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Ask a Baha’i: Should People of Different Faith Marry?


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Ask a Baha’i: Should People of Different Faith Marry?

What do you want to ask A Baha’i? Submit your question online here.

Commentary by Daniel Pschaida

Do you think people of different faith should marry?

ask a bahai

Bahá’u’lláh stated his purpose is to “quicken the world and unite its people.”

The watchword of the Bahá’í Faith is “unity in diversity.” Some of the implications of “unity in diversity” include encouragement to not only push oneself outside of one’s normal environments to create friendships with people of different racial backgrounds but also interracial marriage is encouraged.

As for interfaith marriage, the important thing for Bahá’ís is that in the courting process, a couple determines that they have strong shared values and qualities of character and that they can communicate well with each other (including under pressure) to come to a mutual understanding and create collaborative patterns of marriage and family life.

Here are a couple of quotations from Bahá’í writings on family life and marriage:

  • “Bahá’í marriage is the commitment of the two parties one to the other, and their mutual attachment of mind and heart. Each must, however, exercise the utmost care to become thoroughly acquainted with the character of the other, that the binding covenant between them may be a tie that will endure forever. Their purpose must be this: to become loving companions and comrades and at one with each other for time and eternity…”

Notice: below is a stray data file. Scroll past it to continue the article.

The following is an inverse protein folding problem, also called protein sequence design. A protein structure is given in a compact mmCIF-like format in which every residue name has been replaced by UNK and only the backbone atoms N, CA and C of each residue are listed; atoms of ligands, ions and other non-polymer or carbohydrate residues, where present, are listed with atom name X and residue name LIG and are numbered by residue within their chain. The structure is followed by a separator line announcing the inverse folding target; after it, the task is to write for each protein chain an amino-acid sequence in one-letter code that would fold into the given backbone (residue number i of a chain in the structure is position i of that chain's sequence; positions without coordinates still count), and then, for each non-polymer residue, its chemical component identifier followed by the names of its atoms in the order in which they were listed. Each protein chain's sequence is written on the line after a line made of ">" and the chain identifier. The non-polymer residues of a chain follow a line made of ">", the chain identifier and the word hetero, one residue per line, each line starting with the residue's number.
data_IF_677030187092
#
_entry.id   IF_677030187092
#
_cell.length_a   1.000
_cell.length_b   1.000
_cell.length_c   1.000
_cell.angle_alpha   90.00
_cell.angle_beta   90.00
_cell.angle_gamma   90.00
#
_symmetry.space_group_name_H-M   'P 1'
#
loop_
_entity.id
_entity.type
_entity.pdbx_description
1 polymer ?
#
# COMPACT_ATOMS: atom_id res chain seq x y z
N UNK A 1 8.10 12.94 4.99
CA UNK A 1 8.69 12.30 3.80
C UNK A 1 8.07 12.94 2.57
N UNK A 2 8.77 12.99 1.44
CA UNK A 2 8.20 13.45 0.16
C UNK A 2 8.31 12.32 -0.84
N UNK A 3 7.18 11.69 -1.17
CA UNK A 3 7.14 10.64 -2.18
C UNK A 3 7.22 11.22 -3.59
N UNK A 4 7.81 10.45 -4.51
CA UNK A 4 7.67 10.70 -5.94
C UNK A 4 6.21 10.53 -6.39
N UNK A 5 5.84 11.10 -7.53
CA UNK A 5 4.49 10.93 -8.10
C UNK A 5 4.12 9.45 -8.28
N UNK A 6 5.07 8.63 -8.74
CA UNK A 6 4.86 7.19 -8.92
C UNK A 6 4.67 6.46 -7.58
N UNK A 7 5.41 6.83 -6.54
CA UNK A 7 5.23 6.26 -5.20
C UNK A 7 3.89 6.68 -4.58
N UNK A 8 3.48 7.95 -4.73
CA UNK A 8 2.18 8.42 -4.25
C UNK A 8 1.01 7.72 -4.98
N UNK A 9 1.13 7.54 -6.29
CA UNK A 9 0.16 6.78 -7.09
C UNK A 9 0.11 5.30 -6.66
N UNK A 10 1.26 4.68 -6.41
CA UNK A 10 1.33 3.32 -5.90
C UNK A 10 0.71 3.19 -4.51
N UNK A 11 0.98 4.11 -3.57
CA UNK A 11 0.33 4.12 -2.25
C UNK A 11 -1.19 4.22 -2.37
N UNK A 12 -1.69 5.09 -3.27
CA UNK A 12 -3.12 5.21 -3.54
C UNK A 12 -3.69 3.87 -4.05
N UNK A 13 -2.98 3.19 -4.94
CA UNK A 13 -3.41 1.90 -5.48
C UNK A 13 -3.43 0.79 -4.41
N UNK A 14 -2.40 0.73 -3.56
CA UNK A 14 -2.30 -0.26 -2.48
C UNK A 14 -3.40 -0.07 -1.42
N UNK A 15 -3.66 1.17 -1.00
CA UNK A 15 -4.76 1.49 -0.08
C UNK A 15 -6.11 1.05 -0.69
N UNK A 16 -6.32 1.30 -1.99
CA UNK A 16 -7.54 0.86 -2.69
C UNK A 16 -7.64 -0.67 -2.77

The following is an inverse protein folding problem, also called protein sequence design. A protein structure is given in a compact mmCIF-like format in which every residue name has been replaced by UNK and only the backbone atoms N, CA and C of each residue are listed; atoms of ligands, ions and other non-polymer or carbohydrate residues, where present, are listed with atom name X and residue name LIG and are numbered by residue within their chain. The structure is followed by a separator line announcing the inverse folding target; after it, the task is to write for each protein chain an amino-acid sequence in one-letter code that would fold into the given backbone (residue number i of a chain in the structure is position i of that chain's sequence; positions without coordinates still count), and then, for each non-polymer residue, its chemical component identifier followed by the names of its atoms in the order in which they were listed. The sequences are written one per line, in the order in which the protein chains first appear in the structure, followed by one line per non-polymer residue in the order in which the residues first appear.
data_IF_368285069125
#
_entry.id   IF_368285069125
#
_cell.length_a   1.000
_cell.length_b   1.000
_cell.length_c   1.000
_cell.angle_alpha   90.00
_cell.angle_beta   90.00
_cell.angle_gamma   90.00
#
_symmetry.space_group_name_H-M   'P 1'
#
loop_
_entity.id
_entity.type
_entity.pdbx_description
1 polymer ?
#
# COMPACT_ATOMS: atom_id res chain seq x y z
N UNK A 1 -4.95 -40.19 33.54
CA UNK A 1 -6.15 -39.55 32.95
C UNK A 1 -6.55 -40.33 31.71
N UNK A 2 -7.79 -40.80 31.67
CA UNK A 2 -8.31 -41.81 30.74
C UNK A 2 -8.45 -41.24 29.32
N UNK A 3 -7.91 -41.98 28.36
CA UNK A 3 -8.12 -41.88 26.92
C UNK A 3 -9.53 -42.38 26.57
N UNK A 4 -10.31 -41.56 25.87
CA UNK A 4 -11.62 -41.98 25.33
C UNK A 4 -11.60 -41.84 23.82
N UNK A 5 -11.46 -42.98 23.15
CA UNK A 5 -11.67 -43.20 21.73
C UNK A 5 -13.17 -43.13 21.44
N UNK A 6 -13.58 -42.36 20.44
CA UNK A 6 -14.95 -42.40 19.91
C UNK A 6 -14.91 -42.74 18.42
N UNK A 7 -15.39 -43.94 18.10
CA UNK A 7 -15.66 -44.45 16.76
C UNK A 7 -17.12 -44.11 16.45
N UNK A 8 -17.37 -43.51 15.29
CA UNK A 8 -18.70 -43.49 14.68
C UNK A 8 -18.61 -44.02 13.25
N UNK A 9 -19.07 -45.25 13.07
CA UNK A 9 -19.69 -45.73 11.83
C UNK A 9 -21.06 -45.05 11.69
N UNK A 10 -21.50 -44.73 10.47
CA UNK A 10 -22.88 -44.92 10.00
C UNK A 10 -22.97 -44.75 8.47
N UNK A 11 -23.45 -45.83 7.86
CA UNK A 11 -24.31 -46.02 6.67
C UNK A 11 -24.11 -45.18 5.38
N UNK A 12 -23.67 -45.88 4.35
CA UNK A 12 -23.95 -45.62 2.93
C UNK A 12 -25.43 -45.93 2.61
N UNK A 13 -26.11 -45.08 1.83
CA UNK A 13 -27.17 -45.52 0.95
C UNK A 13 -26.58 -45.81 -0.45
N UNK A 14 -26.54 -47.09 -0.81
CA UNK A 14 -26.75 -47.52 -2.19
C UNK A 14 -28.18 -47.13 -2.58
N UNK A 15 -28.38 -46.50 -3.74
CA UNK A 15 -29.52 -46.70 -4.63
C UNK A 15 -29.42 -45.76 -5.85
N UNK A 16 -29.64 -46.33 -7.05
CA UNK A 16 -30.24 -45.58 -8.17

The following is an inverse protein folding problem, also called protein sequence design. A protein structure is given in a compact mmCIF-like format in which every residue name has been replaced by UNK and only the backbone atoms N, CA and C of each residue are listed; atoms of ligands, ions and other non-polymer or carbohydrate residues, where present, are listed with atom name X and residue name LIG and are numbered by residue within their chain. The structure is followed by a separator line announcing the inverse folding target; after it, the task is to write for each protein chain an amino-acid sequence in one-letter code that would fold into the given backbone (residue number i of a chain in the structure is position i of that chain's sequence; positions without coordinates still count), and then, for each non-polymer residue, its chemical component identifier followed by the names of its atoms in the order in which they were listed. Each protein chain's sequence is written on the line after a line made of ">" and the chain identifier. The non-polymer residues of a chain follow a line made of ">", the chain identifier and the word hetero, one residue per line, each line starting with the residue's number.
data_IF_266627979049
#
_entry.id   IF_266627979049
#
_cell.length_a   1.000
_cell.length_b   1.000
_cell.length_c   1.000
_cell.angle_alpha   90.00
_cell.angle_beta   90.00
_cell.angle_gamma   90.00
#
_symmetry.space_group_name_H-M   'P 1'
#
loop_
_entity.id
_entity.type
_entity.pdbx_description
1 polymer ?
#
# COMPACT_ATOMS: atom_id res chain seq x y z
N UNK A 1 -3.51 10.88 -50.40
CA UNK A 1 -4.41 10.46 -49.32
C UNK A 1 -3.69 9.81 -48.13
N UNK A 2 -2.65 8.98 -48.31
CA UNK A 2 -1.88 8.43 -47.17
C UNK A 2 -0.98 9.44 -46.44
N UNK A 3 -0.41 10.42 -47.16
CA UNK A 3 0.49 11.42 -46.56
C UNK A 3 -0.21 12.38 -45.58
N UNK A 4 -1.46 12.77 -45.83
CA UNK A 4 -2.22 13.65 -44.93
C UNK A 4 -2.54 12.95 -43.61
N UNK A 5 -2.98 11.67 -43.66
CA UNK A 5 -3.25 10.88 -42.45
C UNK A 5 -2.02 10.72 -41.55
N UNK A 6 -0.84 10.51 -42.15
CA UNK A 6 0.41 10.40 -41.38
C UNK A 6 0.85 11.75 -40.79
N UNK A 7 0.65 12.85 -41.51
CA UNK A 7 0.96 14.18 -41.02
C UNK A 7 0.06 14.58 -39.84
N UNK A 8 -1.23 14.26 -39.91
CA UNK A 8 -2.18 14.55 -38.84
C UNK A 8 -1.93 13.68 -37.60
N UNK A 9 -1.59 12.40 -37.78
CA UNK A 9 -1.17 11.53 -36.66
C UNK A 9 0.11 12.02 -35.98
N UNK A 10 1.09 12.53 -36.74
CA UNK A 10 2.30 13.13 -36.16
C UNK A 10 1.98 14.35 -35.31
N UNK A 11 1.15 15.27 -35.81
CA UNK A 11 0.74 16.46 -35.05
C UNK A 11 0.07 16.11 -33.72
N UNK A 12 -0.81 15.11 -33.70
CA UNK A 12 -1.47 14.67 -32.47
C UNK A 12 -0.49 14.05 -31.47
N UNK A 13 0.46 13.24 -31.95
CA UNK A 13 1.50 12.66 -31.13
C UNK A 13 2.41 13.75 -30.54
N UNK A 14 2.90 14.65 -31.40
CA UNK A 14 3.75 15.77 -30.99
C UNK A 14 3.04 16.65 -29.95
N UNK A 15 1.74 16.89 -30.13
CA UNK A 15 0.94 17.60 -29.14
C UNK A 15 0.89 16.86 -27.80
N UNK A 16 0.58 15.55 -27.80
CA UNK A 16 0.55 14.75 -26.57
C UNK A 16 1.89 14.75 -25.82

• “The Lord, peerless is He, hath made woman and man to abide with each other in the closest companionship, and to be even as a single soul. They are two helpmates, two intimate friends, who should be concerned about the welfare of each other.”

There is no guidance that prevents or advises against a Bahá’í marrying someone of a different religion, and, in my decades as a Bahá’í, I have observed many Bahá’ís in interfaith marriages who distinguishably embody the qualities described above. They support each other’s distinct religious paths, really becoming agents of the unity of humankind through their interfaith marriage. 

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Daniel Pschaida
Daniel Pschaidahttps://danielazimpschaida-reflections.blogspot.com
Daniel Pschaida hails from San Diego and married into the Spokane area where he has made his home since 2017. Passionate about Spokane’s interfaith movement, basketball, Harry Potter books and nature hikes with his wife Tiara, he also teaches comparative religion at Gonzaga University and history at Eastern Washington University. You can also sometimes find his shared, personal reflections on the Baha'i writings on his blog.


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